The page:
Strong Role Models Needed For Girls To Take STEM Careers
Young girls need positive female role models to study subjects like science and engineering.
That's according to Microsoft Ireland, which has hosted a female empowerment day for primary school girls.
The research from Microsoft shows 46% of girls reported an interested in STEM subjects when they had a female role model.
The findings were released to coincide with Girls in ICT Day.
However, it found that 42% of Irish young women with a STEM role model actually work in STEM subjects.
It suggests this shows an 'opportunity gap' to convert the passion in the classroom into a future career.
Role models are integral in driving STEM interest. Today Kate Madden, the 17-year-old who founded the @FenuHealth company & Sara Ryan, Ireland’s youngest COO & the driving force behind @JunkKouture show what’s possible when creativity & technology come together. #GirlsInICT pic.twitter.com/nKjgAf0KmF— Microsoft Ireland (@Microsoftirl) April 26, 2018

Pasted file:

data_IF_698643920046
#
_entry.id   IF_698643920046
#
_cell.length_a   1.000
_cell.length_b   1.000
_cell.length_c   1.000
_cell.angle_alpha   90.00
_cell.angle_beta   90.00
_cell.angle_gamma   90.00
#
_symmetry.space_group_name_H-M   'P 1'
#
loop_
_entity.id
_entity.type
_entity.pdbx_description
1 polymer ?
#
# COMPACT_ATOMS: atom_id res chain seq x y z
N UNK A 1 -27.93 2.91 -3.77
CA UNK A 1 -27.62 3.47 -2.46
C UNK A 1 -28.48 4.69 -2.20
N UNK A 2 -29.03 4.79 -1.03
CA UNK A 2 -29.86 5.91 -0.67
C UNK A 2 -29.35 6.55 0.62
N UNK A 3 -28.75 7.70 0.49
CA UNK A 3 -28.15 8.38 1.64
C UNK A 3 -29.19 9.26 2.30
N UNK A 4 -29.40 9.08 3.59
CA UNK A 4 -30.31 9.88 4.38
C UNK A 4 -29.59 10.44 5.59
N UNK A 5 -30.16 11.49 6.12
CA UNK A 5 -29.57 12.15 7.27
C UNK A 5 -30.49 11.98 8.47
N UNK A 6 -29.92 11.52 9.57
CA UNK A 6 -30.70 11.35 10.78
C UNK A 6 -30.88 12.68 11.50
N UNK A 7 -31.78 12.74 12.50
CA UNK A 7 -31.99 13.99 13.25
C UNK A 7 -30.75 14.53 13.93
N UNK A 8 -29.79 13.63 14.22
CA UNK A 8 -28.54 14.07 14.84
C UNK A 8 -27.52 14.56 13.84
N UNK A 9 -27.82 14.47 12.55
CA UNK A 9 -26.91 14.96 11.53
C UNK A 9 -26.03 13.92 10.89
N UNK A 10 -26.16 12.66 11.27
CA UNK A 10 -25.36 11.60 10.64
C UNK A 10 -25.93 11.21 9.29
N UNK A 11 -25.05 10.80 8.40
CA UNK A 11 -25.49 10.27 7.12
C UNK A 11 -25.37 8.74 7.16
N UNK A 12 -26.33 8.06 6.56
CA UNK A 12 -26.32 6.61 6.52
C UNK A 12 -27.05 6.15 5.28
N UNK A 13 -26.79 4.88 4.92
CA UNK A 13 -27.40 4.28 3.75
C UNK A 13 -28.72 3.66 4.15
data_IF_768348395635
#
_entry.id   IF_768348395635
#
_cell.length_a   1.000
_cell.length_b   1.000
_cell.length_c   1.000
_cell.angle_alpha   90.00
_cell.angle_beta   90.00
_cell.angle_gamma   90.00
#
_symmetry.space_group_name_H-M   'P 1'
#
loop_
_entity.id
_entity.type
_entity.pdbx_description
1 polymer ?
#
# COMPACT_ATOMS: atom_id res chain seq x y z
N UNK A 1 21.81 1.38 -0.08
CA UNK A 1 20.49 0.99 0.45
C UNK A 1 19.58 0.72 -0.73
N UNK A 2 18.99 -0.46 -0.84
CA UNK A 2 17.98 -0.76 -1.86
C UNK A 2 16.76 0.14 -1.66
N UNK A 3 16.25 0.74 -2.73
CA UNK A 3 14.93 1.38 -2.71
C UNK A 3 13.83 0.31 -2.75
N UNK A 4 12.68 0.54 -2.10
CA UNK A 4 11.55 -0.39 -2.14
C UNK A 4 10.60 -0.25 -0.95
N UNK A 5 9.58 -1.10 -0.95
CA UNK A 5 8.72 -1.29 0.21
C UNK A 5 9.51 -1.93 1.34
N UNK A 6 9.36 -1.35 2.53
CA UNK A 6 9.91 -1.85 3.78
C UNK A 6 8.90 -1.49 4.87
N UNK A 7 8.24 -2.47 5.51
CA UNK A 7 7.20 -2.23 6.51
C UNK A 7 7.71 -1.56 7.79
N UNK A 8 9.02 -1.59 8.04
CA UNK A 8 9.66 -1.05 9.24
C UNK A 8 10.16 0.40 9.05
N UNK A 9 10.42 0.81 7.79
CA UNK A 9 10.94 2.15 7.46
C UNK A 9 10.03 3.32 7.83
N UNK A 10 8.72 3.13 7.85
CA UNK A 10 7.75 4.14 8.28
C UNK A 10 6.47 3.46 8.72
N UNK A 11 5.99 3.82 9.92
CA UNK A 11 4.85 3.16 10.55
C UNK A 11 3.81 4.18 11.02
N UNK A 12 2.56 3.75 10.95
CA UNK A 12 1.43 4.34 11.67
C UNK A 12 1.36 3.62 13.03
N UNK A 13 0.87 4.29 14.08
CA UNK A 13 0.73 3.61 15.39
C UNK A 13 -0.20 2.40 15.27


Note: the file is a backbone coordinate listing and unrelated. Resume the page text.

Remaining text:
Microsoft says: "With Ireland seeking to become Europe's STEM leader by 2026, there is an urgent need to encourage more girls to become interested in technology enabled careers.
"For today, only 30% of Europe’s ICT workforce is made up of women."
These sixth class Dublin students have told us who their inspirations are.
"The person kind of look up to most is my mom and my big sister", one girl said.
"Beyoncé and Audrey Hepburn", another girl said.
Another girl offered: "I look up to my mom, she is a cake designer".
Another girl said: "I look up to my mam, but no-one else famous".